Do you have to spend hours on a treadmill to get an effective workout? If not, how long do you need to move to get the results you want in the gym? Is it possible to work out too much?
When it comes to fitness, there’s little legitimate information out there — and a ton of junk science. In the end, determining how long to hit it depends on the results you want. The format of your workout also plays a role. It’s possible to perform a terrific fitness routine in a short time frame if you go hard.
Prevailing Myths About Workout Length
One of the most prevalent myths in the gym is that exercising too long will stunt your progress. You might have read that working out for longer than 45 to 60 minutes causes cortisol to flood your body and eat your lean muscle tissue. Please, forget this myth, stat.
While your body has an internal clock in the form of metabolism, it isn’t a stopwatch. It doesn’t hit a switch and open a floodgate of cannibal hormones hungry for your biceps. However, if you’re a heavy-duty powerlifter, you might need significantly more time in the gym to get the desired results because you need to rest between sets.
Think about the hulking guys you see sitting around the stacks of impossibly large dumbbells. It might not look like they’re working hard at all. Nevertheless, when you’re pumping a 3-rep max, your muscles need lengthier rest time between sets.
Don’t let this fact make you think you have to spend hours in the gym if you want to see fantastic results. Many components make up total fitness, including cardiovascular health and flexibility. Fitness doesn’t hinge on the size of your biceps — it’s possible to be very strong but still suffer adverse health effects from neglecting your heart.
For example, taking a 15-minute walk each day can improve your circulation. If your job requires you to sit or stand in one place for a considerable time, make short strolls a priority throughout your shift. Will you get in the recommended amount of cardiovascular exercise this way? Yes. Will you necessarily hit the gym at all? Nope.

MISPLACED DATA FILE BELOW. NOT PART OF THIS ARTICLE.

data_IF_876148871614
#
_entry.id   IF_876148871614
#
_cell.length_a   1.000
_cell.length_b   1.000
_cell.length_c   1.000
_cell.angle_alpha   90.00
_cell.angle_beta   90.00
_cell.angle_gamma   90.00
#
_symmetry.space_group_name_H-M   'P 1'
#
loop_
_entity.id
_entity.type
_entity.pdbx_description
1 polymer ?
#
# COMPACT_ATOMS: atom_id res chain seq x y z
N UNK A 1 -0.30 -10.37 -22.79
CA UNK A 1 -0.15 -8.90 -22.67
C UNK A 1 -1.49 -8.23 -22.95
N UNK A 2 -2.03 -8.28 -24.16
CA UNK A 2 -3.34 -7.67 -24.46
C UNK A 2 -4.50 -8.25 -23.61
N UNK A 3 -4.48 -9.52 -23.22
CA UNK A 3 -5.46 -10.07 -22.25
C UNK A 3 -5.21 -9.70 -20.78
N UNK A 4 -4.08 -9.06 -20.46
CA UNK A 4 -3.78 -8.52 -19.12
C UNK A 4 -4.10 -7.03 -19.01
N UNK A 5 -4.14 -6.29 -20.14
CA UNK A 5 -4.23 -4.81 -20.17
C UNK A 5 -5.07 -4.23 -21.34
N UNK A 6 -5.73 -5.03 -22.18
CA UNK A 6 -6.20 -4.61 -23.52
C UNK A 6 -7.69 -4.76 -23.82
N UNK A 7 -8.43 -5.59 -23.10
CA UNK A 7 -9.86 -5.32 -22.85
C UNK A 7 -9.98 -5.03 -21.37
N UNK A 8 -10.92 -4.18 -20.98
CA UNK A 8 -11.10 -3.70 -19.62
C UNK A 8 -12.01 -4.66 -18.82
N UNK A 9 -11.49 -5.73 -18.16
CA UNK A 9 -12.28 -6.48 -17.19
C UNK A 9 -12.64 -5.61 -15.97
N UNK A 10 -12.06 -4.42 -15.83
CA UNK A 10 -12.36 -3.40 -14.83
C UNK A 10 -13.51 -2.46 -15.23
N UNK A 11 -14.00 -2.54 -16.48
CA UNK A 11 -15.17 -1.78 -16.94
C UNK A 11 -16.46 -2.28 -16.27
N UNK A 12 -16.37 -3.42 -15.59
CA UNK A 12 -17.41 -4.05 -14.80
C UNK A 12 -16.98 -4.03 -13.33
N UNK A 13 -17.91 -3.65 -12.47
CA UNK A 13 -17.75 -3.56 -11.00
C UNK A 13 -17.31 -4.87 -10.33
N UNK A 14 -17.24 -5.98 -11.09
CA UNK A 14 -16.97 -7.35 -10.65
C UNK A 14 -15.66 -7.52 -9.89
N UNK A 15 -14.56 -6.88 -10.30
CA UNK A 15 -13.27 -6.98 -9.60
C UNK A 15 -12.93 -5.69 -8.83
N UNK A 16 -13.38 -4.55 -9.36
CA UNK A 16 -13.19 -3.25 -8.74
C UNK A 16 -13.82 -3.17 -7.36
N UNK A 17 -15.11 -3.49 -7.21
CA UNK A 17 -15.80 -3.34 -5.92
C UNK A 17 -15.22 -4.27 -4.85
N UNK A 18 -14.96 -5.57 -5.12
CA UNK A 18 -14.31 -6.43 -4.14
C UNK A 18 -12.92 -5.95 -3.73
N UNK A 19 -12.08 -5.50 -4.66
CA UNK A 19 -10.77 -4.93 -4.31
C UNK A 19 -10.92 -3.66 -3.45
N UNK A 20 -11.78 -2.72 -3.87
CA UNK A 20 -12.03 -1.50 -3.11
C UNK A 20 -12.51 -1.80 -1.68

Furthermore, if you’re a busy new mom, or if you’re a member of the gig economy, you might lack a spare hour to spend at the fitness center. Still, you can find apps that feature short workouts — as little as five minutes! Don’t hesitate to break an extended routine into shorter bursts, if doing so fits your needs.
How Long Should I Work out to Reach My Goals?
Let’s examine three hypothetical exercisers. You might see yourself in one or more of these examples. Feel free to modify these suggestions to suit your schedule, and remember to balance your goals with practicality.
-The New Year’s Resolution-Maker
This gym rat knows they need to prioritize their health and shed a few pounds. They struggle with intrinsic motivation, and they revel in the camaraderie of others. Going to the gym represents an item on their to-do list they want to check off.
For this individual, group workouts make everything easier, and they do well to hit the gym with a partner for 30 to 45 minutes several times per week. They’ll also enjoy traditional fitness classes that follow a 50- to 60-minute format for variety.
-The Dedicated Bodybuilder
This individual might spend hours in the gym — and they might spend considerable time there slacking. However, these folks are concerned with statistics like their one-rep max, and they’re looking to pack on massive muscles. They need the additional rest between sets to prevent injury and reach their goals.
-The Harried Multitasker
This fitness enthusiast loves working out, but their hectic lifestyle prohibits spending hours pumping iron. They might work more than one job, or their home and career responsibilities keep them hopping. They may frequently travel, making regular gym memberships a waste of money.
These exercisers can squeeze in several shorter workouts throughout the day, rather than try to carve out a substantial portion of time. They can also perform compound movements and maximize their time by working more than one muscle group at once.
How Long Should You Work out? It Depends on Your Goals
The bottom line? The length of your workout will vary depending on your goals and your lifestyle. Fitness isn’t one-size-fits-all — as long as you’re moving, you’re lapping everyone on the couch!